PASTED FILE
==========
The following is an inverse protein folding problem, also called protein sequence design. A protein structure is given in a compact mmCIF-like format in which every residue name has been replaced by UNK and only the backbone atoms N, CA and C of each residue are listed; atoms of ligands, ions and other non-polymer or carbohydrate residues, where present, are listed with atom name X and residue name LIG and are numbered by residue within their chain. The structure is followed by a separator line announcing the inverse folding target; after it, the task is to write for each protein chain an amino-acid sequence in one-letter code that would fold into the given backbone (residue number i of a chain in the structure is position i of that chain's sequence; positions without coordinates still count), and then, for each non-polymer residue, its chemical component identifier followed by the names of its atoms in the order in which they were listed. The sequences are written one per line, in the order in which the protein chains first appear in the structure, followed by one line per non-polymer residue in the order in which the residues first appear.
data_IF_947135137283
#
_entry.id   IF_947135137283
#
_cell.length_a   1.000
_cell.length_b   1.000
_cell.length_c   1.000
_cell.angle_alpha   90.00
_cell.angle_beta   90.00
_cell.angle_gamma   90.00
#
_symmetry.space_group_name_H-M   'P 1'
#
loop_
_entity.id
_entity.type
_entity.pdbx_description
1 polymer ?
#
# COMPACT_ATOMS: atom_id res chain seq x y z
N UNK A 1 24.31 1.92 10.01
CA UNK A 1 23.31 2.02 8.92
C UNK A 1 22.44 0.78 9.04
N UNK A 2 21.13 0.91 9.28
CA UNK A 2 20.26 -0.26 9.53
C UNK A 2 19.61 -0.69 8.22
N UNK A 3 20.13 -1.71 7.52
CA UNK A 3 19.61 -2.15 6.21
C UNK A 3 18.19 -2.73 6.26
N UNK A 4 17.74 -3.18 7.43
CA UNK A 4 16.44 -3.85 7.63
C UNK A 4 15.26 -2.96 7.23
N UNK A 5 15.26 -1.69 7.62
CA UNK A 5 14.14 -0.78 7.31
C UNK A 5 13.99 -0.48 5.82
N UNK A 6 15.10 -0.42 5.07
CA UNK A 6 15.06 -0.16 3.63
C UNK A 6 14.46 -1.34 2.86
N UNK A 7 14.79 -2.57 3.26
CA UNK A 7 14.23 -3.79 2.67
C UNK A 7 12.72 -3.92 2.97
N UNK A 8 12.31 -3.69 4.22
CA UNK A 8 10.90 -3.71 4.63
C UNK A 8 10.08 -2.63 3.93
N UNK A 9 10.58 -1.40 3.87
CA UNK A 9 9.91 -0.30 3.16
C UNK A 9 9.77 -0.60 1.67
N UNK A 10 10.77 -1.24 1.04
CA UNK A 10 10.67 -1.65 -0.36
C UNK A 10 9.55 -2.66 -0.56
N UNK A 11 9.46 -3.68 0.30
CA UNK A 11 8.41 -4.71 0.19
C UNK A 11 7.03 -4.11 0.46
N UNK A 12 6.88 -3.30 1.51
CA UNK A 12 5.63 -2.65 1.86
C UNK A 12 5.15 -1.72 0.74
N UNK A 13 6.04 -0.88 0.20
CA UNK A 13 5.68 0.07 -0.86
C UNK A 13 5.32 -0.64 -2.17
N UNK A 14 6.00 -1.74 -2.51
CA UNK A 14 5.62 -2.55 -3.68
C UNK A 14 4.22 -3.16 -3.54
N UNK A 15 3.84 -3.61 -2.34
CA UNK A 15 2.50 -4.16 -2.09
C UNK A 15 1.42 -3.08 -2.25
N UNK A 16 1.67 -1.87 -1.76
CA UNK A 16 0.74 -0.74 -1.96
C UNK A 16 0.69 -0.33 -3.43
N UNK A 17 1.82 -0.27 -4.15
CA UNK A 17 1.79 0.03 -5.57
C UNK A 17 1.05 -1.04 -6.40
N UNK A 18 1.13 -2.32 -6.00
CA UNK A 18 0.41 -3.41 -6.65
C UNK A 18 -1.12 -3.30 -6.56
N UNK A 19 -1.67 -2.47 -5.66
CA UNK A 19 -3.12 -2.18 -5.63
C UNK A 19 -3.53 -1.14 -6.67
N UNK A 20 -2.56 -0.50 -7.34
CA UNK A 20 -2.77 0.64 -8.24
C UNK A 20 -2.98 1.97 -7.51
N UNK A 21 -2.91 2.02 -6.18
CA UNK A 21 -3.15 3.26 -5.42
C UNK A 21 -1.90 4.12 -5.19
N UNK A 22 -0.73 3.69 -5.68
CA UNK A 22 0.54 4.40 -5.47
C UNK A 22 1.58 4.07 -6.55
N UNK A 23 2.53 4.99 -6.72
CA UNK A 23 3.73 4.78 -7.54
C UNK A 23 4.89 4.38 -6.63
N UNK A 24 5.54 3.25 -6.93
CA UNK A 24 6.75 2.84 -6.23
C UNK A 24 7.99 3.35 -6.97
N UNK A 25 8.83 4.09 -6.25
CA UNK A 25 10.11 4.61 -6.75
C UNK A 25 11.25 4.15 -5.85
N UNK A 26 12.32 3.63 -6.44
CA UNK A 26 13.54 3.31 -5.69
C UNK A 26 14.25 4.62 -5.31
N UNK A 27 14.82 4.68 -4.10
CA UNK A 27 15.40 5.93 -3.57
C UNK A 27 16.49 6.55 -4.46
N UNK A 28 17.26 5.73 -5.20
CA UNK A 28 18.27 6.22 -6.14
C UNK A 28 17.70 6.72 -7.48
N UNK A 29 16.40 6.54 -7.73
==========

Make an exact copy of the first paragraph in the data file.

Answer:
The following is an inverse protein folding problem, also called protein sequence design. A protein structure is given in a compact mmCIF-like format in which every residue name has been replaced by UNK and only the backbone atoms N, CA and C of each residue are listed; atoms of ligands, ions and other non-polymer or carbohydrate residues, where present, are listed with atom name X and residue name LIG and are numbered by residue within their chain. The structure is followed by a separator line announcing the inverse folding target; after it, the task is to write for each protein chain an amino-acid sequence in one-letter code that would fold into the given backbone (residue number i of a chain in the structure is position i of that chain's sequence; positions without coordinates still count), and then, for each non-polymer residue, its chemical component identifier followed by the names of its atoms in the order in which they were listed. The sequences are written one per line, in the order in which the protein chains first appear in the structure, followed by one line per non-polymer residue in the order in which the residues first appear.